Custard Insurance Adjuster Inc. is facing wage and hour class action lawsuit. The suit accuses the defendant of misclassifying its employees as exempt from minimum wage benefits. California unpaid wages class action lawsuit states the employer failed to pay workers for their overtime work.
The lead plaintiffs who filed the lawsuit and seek California unpaid wages are Perry W., Gerald S., Troy W., and Keith T. The allegations are over the violation of state and federal laws. The plaintiffs assert Custard Insurance Adjuster Inc. didn’t reimburse their overtime work expenses.
It’s worth noting that all the plaintiffs used to work as insurance adjusters for the defendant company. As a part of their job responsibilities, they had to drive to various locations quite frequently.
Details concerning California unpaid wages
The plaintiffs seeking California unpaid wages say they, as well as other insurance adjusters, worked about 40 hours on a weekly basis. Additionally, they had to work about eight hours per day, according to the complaint.
They usually drove to various locations to fulfill their job-related duties. However, the company refused to provide them with the reimbursement of travel expenses. The argument that Custard Insurance used was that the plaintiffs had exempt status. This means that they had no right to demand any reimbursement to cover their business expenses.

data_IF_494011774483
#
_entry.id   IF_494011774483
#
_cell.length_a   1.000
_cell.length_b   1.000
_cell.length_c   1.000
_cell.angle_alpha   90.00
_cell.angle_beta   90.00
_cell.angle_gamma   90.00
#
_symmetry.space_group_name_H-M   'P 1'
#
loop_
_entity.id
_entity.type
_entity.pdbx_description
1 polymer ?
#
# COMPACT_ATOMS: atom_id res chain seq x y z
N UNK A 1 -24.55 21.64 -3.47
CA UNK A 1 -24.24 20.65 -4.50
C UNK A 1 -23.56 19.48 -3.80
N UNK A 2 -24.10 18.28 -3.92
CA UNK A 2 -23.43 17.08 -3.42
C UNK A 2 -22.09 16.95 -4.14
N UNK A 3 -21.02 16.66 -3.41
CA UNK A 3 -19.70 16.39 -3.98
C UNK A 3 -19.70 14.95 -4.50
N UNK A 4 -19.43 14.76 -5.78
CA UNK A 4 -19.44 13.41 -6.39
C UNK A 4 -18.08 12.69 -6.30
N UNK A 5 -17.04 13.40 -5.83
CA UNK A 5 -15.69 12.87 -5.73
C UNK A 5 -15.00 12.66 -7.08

In addition to that, insurance adjusters had a very busy day. That’s why; very often they didn’t even have time for meal or rest breaks. It’s also essential to point out that the plaintiffs not only didn’t get their minimum wages but were also refused the payment for additional work hours.
When the employer didn’t agree to provide insurance adjusters’ with reimbursement of job-related travel expenses and overtime work, Walder and other lead plaintiffs made a decision of filing lawsuit for the California unpaid wages.
What the lawsuit seeks
The plaintiffs are seeking to represent a Class of all the insurance adjusters who worked for the company from October 4, 2013, till now. The lead plaintiffs also seek the following: reimbursement for California unpaid wages. These include occupational costs and any other interest as well.
California labor laws
According to the labor laws of California, at present $10.50 is the minimum wage rate. This amount may grow during the next years. This means that all the employees, who work over 40 hours on a weekly basis, can get overtime pay (it is 1.5x the regular minimum wage).
Moreover, California labor laws require employers to provide non-exempt employees with reimbursement of job-related costs, like mileage on drives. It’s relevant to mention that employees also have the right to be paid for the missed meal and rest periods.
There are certain criteria that employees should comply with to be considered exempt from minimum wages. Among these circumstances are that employees must have a certain authority over other employees and receive payment on a salary basis. If employees have exempt status, in this case, employers don’t have to provide any payment for overtime work or reimbursement for their occupational costs.